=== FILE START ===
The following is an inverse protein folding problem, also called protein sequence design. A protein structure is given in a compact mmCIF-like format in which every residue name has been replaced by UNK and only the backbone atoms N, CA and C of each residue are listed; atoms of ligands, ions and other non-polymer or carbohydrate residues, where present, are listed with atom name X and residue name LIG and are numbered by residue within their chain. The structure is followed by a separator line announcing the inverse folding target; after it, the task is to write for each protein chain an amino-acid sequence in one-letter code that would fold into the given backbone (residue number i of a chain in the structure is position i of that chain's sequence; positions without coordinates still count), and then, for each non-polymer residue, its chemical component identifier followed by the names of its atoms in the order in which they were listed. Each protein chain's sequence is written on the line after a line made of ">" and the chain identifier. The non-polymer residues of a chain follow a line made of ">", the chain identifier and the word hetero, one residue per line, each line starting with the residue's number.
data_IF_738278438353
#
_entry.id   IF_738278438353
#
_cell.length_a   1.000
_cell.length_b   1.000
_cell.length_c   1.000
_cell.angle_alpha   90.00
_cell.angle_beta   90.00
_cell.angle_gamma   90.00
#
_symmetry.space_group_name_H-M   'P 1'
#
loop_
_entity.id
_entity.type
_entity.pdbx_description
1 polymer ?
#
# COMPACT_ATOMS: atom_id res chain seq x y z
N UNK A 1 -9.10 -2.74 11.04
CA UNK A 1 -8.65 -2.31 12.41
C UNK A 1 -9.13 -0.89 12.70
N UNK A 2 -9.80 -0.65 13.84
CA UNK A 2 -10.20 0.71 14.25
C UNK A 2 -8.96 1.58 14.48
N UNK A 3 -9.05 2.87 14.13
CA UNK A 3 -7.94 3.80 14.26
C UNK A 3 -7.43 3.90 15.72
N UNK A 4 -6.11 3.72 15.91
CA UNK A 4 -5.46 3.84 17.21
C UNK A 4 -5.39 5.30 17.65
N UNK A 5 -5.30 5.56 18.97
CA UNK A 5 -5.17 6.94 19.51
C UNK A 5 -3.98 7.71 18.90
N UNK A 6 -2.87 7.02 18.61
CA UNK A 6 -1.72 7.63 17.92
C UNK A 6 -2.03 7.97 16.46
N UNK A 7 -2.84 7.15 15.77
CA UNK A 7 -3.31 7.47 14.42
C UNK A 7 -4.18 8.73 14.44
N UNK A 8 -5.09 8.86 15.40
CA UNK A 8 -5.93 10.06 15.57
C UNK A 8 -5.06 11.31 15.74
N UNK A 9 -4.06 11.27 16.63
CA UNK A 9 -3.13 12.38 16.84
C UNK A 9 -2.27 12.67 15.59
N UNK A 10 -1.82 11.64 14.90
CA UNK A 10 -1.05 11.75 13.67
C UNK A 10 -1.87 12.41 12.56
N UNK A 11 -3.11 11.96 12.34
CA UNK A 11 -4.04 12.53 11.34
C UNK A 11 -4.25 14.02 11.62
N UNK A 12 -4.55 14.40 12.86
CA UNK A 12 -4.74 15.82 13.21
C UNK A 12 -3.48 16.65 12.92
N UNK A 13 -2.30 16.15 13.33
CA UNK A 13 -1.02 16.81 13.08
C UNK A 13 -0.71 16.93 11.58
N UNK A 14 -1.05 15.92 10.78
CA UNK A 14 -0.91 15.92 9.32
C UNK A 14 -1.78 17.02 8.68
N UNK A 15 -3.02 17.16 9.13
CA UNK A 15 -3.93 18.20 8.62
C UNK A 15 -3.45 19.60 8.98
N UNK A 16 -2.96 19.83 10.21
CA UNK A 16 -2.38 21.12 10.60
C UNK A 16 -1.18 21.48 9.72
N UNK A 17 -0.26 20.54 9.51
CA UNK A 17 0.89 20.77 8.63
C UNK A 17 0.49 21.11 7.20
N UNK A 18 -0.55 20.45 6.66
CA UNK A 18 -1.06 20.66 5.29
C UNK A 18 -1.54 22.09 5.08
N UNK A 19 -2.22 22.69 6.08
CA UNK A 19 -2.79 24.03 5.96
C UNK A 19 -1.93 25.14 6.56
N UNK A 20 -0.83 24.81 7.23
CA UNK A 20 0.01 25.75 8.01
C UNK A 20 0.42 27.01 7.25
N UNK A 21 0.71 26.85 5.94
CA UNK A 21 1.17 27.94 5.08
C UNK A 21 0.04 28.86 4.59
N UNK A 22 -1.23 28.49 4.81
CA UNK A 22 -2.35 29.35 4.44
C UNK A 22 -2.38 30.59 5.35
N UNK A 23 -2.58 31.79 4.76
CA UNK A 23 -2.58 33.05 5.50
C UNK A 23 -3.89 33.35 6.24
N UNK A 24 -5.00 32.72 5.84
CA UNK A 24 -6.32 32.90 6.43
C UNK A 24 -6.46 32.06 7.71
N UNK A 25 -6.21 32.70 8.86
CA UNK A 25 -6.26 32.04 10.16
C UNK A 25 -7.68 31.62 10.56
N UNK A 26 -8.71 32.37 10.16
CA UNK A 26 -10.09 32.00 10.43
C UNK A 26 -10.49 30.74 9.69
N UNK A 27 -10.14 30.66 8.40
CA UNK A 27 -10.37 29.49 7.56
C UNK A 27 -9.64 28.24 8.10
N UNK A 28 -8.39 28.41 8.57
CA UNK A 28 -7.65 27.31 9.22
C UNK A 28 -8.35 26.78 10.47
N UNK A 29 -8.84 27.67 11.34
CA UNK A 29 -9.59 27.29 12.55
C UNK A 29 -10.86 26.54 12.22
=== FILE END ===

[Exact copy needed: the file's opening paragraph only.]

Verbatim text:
The following is an inverse protein folding problem, also called protein sequence design. A protein structure is given in a compact mmCIF-like format in which every residue name has been replaced by UNK and only the backbone atoms N, CA and C of each residue are listed; atoms of ligands, ions and other non-polymer or carbohydrate residues, where present, are listed with atom name X and residue name LIG and are numbered by residue within their chain. The structure is followed by a separator line announcing the inverse folding target; after it, the task is to write for each protein chain an amino-acid sequence in one-letter code that would fold into the given backbone (residue number i of a chain in the structure is position i of that chain's sequence; positions without coordinates still count), and then, for each non-polymer residue, its chemical component identifier followed by the names of its atoms in the order in which they were listed. Each protein chain's sequence is written on the line after a line made of ">" and the chain identifier. The non-polymer residues of a chain follow a line made of ">", the chain identifier and the word hetero, one residue per line, each line starting with the residue's number.